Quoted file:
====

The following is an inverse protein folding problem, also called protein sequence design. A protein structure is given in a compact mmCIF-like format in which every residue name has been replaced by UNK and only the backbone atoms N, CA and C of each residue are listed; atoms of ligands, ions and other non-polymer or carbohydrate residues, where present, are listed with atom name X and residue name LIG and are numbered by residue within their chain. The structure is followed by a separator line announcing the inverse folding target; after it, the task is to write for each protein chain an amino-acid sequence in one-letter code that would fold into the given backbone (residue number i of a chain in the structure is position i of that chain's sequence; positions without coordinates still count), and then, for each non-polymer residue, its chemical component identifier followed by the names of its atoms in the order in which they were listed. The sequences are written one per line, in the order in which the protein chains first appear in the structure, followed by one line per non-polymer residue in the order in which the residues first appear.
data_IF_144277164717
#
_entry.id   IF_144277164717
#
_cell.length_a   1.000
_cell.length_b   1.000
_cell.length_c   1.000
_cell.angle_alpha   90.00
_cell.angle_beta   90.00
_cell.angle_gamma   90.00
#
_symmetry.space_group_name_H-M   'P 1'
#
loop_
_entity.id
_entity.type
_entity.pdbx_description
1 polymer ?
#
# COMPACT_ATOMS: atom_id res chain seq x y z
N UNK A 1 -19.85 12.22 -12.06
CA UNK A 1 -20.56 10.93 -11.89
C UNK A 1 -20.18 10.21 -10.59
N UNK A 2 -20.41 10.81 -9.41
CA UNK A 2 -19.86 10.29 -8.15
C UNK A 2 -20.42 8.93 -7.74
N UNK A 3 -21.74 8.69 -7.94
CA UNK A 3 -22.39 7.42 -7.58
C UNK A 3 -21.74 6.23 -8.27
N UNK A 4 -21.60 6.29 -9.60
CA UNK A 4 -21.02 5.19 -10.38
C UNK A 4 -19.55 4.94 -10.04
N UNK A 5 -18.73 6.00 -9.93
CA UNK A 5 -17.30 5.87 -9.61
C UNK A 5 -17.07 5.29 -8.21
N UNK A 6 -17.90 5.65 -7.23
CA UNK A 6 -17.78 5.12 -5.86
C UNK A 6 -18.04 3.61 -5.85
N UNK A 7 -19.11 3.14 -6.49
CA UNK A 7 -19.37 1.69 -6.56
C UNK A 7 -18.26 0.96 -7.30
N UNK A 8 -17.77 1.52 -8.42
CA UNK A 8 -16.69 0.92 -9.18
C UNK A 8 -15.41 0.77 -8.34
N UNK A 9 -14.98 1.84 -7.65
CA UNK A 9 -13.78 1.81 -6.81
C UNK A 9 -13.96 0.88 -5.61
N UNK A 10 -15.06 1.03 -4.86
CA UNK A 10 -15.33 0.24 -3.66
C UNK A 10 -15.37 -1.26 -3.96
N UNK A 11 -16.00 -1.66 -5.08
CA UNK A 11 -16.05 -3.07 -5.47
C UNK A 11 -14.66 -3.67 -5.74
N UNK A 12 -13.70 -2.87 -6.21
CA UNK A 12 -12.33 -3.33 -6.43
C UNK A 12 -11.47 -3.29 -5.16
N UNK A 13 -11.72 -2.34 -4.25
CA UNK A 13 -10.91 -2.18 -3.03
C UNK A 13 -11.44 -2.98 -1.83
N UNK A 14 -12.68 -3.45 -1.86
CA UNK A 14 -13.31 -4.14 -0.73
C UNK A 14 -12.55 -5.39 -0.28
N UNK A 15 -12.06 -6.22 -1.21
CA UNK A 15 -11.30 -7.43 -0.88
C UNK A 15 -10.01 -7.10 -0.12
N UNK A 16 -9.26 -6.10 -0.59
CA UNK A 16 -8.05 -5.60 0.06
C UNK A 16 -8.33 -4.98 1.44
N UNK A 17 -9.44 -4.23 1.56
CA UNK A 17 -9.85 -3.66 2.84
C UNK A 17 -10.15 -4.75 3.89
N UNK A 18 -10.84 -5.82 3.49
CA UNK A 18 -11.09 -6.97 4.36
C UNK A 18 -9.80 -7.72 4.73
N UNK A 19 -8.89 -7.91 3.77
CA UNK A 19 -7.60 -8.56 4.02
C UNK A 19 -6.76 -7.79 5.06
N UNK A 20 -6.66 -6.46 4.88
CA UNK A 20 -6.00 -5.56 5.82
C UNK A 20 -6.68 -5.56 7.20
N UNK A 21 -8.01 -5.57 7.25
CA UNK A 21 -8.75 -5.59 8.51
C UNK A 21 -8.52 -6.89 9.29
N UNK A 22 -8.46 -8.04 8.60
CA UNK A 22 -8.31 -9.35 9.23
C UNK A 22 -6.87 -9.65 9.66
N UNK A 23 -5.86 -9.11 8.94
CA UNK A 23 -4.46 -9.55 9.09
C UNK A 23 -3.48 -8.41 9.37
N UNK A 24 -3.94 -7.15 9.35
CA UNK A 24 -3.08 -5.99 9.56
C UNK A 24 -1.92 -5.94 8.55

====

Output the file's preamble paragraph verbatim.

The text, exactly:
The following is an inverse protein folding problem, also called protein sequence design. A protein structure is given in a compact mmCIF-like format in which every residue name has been replaced by UNK and only the backbone atoms N, CA and C of each residue are listed; atoms of ligands, ions and other non-polymer or carbohydrate residues, where present, are listed with atom name X and residue name LIG and are numbered by residue within their chain. The structure is followed by a separator line announcing the inverse folding target; after it, the task is to write for each protein chain an amino-acid sequence in one-letter code that would fold into the given backbone (residue number i of a chain in the structure is position i of that chain's sequence; positions without coordinates still count), and then, for each non-polymer residue, its chemical component identifier followed by the names of its atoms in the order in which they were listed. The sequences are written one per line, in the order in which the protein chains first appear in the structure, followed by one line per non-polymer residue in the order in which the residues first appear.